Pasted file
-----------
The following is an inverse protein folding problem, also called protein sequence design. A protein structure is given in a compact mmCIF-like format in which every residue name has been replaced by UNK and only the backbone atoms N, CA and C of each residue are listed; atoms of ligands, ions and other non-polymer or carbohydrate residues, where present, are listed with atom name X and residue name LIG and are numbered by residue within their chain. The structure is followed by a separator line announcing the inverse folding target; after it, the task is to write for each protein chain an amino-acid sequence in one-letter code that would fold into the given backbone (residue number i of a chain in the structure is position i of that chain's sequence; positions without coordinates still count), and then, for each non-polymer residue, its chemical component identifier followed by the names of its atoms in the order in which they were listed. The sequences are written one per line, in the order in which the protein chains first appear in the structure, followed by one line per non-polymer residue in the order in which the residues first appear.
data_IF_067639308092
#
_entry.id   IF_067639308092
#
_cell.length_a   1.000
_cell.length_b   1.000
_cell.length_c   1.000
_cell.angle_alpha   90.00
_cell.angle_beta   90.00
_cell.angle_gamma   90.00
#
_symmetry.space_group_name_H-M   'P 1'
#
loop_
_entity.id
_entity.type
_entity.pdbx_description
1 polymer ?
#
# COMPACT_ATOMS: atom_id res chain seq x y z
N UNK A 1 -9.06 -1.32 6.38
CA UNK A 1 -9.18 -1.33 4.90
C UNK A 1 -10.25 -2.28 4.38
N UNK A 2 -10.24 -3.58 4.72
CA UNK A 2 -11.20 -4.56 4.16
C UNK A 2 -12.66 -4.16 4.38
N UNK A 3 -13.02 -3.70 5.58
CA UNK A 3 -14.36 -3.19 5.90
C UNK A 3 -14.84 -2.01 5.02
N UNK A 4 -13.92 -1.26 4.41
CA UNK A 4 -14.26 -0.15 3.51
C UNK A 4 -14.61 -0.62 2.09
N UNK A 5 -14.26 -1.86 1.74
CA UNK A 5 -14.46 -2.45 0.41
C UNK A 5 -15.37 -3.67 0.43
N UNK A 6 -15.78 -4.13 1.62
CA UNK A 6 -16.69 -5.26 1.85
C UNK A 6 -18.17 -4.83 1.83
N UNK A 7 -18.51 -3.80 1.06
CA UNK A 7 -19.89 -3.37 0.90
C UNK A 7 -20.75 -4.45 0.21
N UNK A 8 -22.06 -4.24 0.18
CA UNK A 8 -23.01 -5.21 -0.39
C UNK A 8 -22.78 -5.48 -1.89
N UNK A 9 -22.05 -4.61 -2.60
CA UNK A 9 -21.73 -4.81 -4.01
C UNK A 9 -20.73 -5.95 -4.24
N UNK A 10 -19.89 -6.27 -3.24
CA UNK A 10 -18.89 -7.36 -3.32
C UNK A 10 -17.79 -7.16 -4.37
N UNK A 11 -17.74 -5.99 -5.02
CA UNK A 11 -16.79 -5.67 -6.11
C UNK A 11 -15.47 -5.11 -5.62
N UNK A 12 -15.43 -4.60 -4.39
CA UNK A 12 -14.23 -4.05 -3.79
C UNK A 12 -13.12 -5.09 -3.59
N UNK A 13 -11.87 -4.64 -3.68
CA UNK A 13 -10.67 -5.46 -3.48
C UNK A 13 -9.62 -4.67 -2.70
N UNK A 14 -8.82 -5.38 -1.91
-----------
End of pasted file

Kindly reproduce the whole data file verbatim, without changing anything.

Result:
The following is an inverse protein folding problem, also called protein sequence design. A protein structure is given in a compact mmCIF-like format in which every residue name has been replaced by UNK and only the backbone atoms N, CA and C of each residue are listed; atoms of ligands, ions and other non-polymer or carbohydrate residues, where present, are listed with atom name X and residue name LIG and are numbered by residue within their chain. The structure is followed by a separator line announcing the inverse folding target; after it, the task is to write for each protein chain an amino-acid sequence in one-letter code that would fold into the given backbone (residue number i of a chain in the structure is position i of that chain's sequence; positions without coordinates still count), and then, for each non-polymer residue, its chemical component identifier followed by the names of its atoms in the order in which they were listed. The sequences are written one per line, in the order in which the protein chains first appear in the structure, followed by one line per non-polymer residue in the order in which the residues first appear.
data_IF_067639308092
#
_entry.id   IF_067639308092
#
_cell.length_a   1.000
_cell.length_b   1.000
_cell.length_c   1.000
_cell.angle_alpha   90.00
_cell.angle_beta   90.00
_cell.angle_gamma   90.00
#
_symmetry.space_group_name_H-M   'P 1'
#
loop_
_entity.id
_entity.type
_entity.pdbx_description
1 polymer ?
#
# COMPACT_ATOMS: atom_id res chain seq x y z
N UNK A 1 -9.06 -1.32 6.38
CA UNK A 1 -9.18 -1.33 4.90
C UNK A 1 -10.25 -2.28 4.38
N UNK A 2 -10.24 -3.58 4.72
CA UNK A 2 -11.20 -4.56 4.16
C UNK A 2 -12.66 -4.16 4.38
N UNK A 3 -13.02 -3.70 5.58
CA UNK A 3 -14.36 -3.19 5.90
C UNK A 3 -14.84 -2.01 5.02
N UNK A 4 -13.92 -1.26 4.41
CA UNK A 4 -14.26 -0.15 3.51
C UNK A 4 -14.61 -0.62 2.09
N UNK A 5 -14.26 -1.86 1.74
CA UNK A 5 -14.46 -2.45 0.41
C UNK A 5 -15.37 -3.67 0.43
N UNK A 6 -15.78 -4.13 1.62
CA UNK A 6 -16.69 -5.26 1.85
C UNK A 6 -18.17 -4.83 1.83
N UNK A 7 -18.51 -3.80 1.06
CA UNK A 7 -19.89 -3.37 0.90
C UNK A 7 -20.75 -4.45 0.21
N UNK A 8 -22.06 -4.24 0.18
CA UNK A 8 -23.01 -5.21 -0.39
C UNK A 8 -22.78 -5.48 -1.89
N UNK A 9 -22.05 -4.61 -2.60
CA UNK A 9 -21.73 -4.81 -4.01
C UNK A 9 -20.73 -5.95 -4.24
N UNK A 10 -19.89 -6.27 -3.24
CA UNK A 10 -18.89 -7.36 -3.32
C UNK A 10 -17.79 -7.16 -4.37
N UNK A 11 -17.74 -5.99 -5.02
CA UNK A 11 -16.79 -5.67 -6.11
C UNK A 11 -15.47 -5.11 -5.62
N UNK A 12 -15.43 -4.60 -4.39
CA UNK A 12 -14.23 -4.05 -3.79
C UNK A 12 -13.12 -5.09 -3.59
N UNK A 13 -11.87 -4.64 -3.68
CA UNK A 13 -10.67 -5.46 -3.48
C UNK A 13 -9.62 -4.67 -2.70
N UNK A 14 -8.82 -5.38 -1.91